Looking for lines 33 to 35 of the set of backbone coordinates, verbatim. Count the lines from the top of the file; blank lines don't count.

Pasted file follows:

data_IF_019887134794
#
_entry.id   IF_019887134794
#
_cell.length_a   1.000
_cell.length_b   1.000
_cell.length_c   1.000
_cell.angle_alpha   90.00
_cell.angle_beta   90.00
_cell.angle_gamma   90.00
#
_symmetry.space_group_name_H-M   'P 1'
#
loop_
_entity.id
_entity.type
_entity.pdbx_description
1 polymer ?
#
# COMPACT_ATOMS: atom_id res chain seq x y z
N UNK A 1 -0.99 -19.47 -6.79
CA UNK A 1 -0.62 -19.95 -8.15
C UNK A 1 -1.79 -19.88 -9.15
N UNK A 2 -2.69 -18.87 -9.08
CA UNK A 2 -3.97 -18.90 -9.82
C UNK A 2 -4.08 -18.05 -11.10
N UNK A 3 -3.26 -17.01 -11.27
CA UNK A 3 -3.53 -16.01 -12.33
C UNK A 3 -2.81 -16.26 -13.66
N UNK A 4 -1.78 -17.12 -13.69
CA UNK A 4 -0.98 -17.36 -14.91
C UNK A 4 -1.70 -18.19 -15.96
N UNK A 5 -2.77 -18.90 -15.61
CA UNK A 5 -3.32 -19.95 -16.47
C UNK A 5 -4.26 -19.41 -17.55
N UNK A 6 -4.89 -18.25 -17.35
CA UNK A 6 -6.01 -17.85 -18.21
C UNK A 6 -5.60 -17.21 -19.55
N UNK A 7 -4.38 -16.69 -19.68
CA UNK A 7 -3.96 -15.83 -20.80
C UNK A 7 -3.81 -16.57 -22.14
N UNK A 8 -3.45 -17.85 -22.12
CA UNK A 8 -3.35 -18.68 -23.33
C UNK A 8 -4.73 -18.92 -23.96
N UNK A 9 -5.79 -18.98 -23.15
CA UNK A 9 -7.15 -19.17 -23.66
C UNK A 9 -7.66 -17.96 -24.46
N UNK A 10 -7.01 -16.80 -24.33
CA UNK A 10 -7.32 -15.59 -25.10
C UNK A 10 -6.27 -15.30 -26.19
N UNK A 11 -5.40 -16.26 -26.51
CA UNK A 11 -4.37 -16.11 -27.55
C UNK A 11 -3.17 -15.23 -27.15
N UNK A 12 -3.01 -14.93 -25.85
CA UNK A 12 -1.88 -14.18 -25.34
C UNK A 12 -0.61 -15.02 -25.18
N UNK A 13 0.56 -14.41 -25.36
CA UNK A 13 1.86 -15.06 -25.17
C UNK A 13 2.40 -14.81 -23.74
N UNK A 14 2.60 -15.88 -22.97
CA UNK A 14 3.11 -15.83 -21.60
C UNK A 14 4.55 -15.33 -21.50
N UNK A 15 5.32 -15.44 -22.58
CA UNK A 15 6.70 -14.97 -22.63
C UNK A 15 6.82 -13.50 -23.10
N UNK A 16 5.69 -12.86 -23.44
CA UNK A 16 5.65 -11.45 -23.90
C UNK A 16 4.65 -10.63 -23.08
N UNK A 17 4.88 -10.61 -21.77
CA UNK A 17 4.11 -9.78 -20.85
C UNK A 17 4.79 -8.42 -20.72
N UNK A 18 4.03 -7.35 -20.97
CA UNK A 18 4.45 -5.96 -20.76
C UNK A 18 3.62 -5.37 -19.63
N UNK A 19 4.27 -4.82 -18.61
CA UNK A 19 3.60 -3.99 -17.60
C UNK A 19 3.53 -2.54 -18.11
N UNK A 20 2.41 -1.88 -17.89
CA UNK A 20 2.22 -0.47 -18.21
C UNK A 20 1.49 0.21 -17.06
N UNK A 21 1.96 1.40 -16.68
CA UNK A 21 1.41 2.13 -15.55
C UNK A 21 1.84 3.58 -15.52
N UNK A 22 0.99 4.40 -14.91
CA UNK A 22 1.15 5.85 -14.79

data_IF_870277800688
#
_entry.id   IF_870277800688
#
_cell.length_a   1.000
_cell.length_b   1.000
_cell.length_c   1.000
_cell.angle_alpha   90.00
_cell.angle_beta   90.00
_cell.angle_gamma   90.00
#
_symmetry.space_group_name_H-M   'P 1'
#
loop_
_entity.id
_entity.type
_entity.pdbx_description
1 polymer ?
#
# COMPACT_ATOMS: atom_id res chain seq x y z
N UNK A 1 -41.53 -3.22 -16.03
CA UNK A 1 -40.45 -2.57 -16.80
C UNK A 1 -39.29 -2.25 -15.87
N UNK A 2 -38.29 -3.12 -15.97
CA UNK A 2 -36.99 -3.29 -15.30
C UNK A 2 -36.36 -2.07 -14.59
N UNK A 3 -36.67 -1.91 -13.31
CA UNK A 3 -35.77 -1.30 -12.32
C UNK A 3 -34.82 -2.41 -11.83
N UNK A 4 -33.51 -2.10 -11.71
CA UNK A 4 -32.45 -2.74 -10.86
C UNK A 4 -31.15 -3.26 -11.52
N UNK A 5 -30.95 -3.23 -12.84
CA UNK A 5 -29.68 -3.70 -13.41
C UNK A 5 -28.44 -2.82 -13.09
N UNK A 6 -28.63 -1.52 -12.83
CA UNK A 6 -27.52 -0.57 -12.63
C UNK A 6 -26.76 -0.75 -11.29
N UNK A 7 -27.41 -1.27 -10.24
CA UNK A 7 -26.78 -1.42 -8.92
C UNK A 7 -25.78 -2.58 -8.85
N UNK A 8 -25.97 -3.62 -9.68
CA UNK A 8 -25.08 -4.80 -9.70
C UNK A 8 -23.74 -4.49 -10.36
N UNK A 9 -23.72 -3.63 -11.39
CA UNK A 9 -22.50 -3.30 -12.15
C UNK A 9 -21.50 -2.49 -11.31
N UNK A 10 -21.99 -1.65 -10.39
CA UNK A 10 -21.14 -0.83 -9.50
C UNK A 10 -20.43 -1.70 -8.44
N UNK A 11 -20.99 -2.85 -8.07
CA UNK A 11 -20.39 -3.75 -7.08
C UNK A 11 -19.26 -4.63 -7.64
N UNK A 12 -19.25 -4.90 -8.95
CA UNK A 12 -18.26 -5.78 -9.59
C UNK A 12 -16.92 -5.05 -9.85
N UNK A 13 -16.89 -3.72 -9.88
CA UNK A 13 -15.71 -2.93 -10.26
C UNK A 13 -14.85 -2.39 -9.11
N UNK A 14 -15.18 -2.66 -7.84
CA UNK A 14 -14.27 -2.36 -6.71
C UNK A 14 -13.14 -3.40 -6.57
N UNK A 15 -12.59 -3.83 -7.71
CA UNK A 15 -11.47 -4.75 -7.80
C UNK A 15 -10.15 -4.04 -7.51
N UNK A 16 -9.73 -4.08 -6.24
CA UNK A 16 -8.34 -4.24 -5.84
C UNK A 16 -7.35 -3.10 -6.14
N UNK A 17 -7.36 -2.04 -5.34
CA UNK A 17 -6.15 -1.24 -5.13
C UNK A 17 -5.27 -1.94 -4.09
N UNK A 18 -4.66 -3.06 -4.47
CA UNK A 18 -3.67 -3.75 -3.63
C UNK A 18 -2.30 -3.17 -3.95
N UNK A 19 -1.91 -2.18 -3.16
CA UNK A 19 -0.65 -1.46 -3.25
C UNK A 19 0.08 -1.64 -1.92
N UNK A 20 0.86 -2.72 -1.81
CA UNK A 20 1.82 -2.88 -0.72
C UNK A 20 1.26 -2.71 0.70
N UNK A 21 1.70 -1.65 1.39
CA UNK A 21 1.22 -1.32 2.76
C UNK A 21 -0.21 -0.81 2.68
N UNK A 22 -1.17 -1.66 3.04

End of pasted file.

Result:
N UNK A 5 -2.77 -18.90 -15.61
CA UNK A 5 -3.32 -19.95 -16.47
C UNK A 5 -4.26 -19.41 -17.55